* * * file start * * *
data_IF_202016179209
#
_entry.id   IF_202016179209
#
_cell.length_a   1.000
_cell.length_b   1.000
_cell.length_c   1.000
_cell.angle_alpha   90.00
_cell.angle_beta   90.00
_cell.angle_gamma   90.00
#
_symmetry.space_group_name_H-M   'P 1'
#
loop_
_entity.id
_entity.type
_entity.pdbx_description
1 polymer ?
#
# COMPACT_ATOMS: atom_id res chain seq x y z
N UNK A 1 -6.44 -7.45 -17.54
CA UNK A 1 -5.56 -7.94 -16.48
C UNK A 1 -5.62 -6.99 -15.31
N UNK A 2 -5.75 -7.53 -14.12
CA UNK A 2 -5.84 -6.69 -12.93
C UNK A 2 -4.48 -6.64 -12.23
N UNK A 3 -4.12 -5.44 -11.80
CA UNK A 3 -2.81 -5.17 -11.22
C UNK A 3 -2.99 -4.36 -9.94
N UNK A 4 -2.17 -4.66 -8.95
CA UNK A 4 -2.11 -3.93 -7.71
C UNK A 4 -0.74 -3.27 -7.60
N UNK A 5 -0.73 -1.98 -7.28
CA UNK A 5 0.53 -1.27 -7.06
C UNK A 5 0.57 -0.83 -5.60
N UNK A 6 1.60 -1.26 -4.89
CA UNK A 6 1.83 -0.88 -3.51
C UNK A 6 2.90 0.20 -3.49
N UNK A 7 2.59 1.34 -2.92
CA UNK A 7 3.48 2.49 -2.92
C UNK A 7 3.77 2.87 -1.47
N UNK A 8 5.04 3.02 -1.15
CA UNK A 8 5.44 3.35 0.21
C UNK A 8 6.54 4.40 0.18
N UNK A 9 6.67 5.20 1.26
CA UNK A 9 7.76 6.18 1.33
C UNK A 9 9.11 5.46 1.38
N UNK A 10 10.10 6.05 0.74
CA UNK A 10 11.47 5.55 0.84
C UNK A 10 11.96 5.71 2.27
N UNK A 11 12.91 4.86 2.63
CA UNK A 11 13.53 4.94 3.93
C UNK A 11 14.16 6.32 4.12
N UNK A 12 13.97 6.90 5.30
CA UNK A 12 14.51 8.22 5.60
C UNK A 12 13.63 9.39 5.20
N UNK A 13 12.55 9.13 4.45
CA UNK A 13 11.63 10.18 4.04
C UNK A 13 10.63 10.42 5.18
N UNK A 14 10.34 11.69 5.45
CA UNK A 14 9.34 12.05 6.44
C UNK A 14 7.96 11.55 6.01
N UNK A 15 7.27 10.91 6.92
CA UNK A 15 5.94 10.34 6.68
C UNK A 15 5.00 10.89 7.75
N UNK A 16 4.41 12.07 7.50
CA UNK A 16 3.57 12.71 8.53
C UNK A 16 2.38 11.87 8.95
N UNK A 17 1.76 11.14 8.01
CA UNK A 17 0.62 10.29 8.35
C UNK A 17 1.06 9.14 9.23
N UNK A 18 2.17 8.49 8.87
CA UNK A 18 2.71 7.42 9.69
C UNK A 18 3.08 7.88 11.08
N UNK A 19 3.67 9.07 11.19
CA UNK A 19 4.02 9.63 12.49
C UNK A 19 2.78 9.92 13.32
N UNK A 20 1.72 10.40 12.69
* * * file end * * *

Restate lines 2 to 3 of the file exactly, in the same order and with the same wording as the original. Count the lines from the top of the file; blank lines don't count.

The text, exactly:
#
_entry.id   IF_202016179209